It often happens in science that research focused on one phenomenon results in the unexpected discovery of a new effect that is much more exciting and important. In 1995 a case of this serendipity occurred with my research group, then at the NEC Research Institute in Princeton, N.J.
We were studying the properties of a microelectronics structure called a semiconductor superlattice, which consisted of layers of gallium arsenide and gallium aluminum arsenide stacked like a club sandwich. We knew that this superlattice had very interesting electrical properties. In particular, we were investigating how the thickness of the layers determined whether the superlattice behaved as a metal, with low electrical resistance, or as an insulator, with high resistance. We immersed the system in a magnetic field, a procedure that enabled us to study dynamical processes involving the electrons in the superlattice.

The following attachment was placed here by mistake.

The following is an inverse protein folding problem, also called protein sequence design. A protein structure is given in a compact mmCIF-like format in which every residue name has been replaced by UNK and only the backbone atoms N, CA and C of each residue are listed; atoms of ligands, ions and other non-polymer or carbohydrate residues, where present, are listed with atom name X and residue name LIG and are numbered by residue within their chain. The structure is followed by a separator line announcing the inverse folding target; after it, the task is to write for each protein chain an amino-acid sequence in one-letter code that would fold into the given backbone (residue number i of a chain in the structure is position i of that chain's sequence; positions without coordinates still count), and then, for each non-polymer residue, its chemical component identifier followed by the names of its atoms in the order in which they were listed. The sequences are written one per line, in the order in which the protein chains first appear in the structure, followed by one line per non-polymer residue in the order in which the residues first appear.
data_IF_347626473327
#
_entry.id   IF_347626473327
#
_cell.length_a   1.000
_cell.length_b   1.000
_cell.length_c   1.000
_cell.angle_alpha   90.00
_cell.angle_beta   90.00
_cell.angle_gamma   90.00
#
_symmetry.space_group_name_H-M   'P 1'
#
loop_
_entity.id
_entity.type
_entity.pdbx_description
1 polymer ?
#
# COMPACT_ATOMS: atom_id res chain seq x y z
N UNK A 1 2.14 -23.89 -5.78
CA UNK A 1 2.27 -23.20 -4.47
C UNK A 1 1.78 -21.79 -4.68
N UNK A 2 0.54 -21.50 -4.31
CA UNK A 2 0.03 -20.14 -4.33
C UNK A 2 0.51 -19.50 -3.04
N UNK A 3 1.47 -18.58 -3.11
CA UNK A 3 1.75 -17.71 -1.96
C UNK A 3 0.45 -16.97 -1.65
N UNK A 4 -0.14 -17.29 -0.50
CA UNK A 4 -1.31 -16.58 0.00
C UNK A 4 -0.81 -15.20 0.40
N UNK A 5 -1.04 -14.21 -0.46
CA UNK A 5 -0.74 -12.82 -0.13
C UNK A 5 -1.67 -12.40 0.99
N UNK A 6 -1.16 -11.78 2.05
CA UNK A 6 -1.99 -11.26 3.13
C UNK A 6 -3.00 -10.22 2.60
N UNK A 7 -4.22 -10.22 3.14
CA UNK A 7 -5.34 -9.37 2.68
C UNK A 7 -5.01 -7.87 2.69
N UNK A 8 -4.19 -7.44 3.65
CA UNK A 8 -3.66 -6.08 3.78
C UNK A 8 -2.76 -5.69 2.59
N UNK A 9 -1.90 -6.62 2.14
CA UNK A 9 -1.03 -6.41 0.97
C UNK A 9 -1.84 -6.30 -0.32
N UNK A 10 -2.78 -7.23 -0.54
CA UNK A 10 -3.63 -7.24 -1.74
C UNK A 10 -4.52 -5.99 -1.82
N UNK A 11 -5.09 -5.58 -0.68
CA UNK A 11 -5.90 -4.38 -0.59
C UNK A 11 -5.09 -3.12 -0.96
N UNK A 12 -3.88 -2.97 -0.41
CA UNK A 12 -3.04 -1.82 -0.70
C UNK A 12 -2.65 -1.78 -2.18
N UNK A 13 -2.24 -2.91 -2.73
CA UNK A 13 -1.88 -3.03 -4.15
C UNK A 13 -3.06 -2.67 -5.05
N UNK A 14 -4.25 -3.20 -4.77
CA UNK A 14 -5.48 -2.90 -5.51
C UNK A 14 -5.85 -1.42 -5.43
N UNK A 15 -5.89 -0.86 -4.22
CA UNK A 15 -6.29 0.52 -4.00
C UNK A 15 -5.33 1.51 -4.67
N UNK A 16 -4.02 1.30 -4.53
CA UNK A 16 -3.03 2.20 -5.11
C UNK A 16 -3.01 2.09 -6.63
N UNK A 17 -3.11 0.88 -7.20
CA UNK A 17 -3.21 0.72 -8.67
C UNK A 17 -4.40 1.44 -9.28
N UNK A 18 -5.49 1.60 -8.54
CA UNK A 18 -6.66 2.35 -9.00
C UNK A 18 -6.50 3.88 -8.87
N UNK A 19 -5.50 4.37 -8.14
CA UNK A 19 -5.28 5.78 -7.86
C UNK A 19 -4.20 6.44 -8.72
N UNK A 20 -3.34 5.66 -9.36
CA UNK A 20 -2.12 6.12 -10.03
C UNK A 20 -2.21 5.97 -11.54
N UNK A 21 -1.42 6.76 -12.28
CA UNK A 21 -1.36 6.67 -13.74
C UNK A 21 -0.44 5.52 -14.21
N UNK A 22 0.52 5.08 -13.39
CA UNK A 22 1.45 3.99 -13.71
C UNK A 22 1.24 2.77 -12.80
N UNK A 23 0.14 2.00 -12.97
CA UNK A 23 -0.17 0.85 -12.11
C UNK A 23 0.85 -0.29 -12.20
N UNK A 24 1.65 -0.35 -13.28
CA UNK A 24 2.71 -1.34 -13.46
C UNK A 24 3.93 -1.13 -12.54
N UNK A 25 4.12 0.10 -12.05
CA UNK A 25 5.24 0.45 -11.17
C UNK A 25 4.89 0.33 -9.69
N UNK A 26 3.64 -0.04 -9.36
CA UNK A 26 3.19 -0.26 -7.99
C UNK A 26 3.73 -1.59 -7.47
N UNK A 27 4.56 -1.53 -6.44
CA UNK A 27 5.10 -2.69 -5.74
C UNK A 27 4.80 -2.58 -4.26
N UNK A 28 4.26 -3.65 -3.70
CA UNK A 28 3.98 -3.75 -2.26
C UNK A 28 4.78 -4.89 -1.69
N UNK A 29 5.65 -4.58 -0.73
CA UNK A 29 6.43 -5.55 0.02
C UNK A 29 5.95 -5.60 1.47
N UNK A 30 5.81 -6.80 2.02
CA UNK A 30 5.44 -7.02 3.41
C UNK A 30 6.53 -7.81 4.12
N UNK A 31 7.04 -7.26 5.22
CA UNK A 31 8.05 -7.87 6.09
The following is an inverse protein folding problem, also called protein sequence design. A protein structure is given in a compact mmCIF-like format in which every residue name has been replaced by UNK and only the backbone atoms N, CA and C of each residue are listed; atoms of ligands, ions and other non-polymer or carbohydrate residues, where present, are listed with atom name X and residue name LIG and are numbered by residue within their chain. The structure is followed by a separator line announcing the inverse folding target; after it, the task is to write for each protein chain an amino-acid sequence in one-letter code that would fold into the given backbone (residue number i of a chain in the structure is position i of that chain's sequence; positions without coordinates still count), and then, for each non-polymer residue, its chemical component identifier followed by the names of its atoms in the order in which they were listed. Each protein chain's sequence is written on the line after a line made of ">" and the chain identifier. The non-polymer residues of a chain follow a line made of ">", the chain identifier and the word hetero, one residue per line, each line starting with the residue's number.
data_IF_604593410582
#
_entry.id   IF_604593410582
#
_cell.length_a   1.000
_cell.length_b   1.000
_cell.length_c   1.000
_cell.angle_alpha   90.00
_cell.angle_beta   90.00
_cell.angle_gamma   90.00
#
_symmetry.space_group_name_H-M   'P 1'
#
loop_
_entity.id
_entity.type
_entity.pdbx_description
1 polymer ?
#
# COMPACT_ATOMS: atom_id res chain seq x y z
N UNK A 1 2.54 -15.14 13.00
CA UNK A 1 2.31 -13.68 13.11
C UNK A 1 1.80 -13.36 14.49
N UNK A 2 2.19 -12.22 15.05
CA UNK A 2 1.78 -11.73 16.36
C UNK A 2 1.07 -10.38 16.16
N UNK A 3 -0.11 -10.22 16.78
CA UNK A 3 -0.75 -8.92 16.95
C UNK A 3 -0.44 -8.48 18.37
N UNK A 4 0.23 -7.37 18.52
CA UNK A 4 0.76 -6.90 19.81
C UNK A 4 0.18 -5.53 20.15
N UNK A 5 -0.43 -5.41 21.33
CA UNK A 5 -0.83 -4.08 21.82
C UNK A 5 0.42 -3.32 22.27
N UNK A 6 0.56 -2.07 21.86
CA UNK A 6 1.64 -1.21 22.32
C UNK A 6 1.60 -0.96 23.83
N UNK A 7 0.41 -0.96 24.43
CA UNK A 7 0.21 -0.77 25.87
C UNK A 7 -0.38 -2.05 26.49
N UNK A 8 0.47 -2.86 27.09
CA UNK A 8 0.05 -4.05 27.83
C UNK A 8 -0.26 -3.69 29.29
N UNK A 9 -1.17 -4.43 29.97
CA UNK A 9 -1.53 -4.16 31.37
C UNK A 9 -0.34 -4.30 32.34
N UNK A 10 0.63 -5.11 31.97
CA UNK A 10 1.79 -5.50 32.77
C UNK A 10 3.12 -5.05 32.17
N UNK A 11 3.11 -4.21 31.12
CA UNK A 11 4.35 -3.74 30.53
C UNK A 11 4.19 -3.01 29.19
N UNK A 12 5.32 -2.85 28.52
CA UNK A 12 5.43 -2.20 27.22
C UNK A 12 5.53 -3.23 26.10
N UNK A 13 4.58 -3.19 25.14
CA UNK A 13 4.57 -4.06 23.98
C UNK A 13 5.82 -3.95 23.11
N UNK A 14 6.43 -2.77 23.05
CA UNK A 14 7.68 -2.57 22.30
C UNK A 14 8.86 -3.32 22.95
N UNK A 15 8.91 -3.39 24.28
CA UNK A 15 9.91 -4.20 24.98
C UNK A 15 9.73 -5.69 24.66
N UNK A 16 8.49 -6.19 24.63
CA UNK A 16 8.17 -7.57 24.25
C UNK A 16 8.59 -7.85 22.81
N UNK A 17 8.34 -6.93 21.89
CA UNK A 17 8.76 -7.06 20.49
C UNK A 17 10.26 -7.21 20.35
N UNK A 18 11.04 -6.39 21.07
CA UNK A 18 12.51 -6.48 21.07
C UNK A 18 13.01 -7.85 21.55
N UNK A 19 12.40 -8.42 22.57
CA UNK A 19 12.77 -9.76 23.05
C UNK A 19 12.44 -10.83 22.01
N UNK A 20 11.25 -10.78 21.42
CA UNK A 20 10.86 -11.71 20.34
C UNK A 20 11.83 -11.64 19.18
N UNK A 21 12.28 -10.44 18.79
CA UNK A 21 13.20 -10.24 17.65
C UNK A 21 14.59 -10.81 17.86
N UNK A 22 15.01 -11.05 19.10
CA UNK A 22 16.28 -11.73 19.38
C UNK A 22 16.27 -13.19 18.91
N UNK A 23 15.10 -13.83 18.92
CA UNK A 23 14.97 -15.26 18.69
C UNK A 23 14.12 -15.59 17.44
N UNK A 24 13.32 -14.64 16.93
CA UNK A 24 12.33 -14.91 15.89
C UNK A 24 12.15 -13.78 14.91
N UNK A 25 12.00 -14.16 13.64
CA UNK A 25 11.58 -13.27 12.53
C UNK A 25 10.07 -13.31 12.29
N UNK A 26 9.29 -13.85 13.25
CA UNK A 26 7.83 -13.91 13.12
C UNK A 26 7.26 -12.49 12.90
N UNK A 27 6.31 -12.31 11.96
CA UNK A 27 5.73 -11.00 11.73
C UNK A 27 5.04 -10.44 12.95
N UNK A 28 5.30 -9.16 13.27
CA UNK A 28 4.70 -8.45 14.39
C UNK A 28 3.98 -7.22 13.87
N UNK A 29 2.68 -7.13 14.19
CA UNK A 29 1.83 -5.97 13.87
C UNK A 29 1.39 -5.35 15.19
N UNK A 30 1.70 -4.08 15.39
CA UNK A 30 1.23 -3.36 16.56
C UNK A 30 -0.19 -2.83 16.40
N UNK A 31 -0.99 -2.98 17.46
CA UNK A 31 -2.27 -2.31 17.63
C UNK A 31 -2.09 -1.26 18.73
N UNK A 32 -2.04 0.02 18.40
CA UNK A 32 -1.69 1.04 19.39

This article was originally published with the title Magnetic Field Nanosensors.